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4 Simple tips new Track and Field Athletes need to know

4 Simple tips new Track and Field Athletes need to know

4 Simple tips new Track and Field Athletes need to know

1: Introduce change gradually

Starting up a workout by jogging is challenging to a new runner or experienced athlete coming off a long off season. So start gradually, feeling your way. There is no need to puff; just a steady controlled consistent movement and breathing is all you need. And as you get fitter, you can run a bit faster with controlled respiration.

Expect unusual tiredness and soreness because your nerves are sending a message to your brain on behalf of your muscles and joints, telling you to wait a bit longer before you ask it to do that again.

In the beginning take longer breaks while staying focused on your goal to gradually run faster, or longer, or running up and down hills.

Remember Even top Track and field and Cross Country runners do, and pay the penalty of training too hard too fast, and risk a running injury.

2: It's a contact sport

Track and Field events all involve contact with something often times its with a hard mondo track, rocky hills, paved roads, wet grass, hard pavement, Long Jump take off board e.t.c Time after time, sprint after sprint, stride after stride, jump after jump a runner and athlete will make contact with the ground with a force that is greater than their body weight. So remember to observe tip Number 1 above.

3: Flexibility is important

Pole vaulters and High jumpers probably seek the most flexibility because the jump events require flexibility of joints that  can be used precisely; however all runners and athletes will greatly benefit from the greatest range of flexibility an athlete can achieve. Sprinters are the quickest runners, of course, and should have a wide range of motion around their joints in order to cover the most amount of ground with the most amount of speed without feeling restricted. Distance runners will absolutely find their workouts and performance, enhanced by the ability to use fluid movements when running since the distance covered is always long.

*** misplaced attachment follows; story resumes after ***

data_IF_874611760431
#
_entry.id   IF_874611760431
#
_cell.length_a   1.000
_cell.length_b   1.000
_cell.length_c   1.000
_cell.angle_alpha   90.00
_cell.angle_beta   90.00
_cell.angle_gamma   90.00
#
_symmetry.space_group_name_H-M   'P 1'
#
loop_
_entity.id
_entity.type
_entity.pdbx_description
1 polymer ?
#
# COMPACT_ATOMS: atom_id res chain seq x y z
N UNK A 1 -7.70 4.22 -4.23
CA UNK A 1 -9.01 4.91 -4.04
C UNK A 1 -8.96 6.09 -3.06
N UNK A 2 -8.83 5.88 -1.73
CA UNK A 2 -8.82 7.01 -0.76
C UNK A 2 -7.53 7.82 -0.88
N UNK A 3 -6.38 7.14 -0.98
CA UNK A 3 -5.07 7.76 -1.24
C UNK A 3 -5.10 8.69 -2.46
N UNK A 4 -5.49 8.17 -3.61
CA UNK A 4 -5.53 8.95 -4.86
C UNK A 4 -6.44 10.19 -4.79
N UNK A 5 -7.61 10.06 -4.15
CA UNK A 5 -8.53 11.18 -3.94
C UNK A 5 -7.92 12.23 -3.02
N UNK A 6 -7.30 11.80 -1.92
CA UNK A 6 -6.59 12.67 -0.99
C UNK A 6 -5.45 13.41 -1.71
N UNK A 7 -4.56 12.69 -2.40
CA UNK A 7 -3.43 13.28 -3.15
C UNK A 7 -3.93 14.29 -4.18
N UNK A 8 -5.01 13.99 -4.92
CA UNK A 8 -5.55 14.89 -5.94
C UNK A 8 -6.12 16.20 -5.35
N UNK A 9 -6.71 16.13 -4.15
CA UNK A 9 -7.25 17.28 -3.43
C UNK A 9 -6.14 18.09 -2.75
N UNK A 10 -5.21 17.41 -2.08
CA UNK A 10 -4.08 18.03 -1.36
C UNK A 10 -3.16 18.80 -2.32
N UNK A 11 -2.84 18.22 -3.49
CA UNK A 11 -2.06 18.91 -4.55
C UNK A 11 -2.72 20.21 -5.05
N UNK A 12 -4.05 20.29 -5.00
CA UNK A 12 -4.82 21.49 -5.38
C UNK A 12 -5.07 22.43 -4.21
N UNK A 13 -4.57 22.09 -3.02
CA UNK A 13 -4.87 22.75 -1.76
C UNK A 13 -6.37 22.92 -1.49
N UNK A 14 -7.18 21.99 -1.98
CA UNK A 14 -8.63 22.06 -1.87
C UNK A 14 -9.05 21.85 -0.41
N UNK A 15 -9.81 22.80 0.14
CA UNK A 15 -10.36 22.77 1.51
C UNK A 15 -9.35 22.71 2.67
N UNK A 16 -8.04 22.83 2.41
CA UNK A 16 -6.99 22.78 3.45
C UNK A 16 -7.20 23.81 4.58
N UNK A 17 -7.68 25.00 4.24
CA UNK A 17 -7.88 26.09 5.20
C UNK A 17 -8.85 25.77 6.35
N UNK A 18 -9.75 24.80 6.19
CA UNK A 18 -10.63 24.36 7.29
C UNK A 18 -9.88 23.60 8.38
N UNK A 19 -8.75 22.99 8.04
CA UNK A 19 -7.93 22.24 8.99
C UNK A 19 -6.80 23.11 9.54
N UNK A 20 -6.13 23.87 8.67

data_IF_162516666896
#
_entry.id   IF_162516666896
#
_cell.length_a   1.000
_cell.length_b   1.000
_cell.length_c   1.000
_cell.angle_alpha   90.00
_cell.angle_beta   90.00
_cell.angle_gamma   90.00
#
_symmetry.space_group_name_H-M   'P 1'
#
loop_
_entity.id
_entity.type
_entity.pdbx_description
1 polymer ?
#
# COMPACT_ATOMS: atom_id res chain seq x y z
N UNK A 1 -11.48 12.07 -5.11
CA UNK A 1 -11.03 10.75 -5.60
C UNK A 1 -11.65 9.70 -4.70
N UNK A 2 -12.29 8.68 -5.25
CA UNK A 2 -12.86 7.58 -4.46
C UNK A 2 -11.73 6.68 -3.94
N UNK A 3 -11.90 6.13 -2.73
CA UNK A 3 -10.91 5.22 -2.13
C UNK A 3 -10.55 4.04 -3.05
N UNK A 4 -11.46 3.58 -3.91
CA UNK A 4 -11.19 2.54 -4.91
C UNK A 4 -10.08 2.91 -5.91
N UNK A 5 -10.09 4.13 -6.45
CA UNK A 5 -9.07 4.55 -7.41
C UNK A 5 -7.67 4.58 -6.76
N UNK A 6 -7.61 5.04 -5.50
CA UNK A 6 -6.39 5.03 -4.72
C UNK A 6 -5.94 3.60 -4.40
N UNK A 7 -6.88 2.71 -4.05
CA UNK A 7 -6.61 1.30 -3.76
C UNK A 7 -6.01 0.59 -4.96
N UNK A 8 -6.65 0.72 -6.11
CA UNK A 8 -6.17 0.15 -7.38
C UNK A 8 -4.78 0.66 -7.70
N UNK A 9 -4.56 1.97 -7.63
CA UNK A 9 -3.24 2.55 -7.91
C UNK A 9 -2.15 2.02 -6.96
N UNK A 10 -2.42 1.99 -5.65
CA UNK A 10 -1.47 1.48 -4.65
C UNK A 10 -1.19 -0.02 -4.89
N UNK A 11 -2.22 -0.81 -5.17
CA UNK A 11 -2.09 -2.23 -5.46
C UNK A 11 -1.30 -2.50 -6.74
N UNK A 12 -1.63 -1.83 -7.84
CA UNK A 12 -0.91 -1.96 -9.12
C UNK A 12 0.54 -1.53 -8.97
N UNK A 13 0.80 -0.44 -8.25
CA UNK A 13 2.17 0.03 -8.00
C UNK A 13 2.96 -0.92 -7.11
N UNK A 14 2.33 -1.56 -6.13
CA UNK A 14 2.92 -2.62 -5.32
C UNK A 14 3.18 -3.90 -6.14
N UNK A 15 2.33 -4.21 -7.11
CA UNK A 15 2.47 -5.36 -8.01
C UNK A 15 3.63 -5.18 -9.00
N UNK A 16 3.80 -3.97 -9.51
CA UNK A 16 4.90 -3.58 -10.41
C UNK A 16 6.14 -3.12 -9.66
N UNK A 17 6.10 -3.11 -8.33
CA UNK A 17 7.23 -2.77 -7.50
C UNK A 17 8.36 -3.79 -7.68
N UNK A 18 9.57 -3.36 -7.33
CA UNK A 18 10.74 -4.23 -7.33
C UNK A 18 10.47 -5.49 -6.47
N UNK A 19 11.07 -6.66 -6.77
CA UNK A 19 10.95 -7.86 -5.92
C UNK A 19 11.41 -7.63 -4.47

4: When and how to fuel

Fueling before and after a workout is a personal journey. some athletes perform better without a morning snack and others don't.

some marathon runners like to go out for their long runs without any food prior to the run, as they believe that will teach them to conserve their muscle glycogen (glucose) supply 

our liver controls our blood glucose level and developing better blood glucose control is one of the big benefits of running

In short, Working out and running is best done when the blood supply is not being simultaneously challenged by digestive requirements. If you plan well, you will have a relatively empty stomach before you runor workout, around three or more hours after a light meal, or in the morning after a good meal the night before.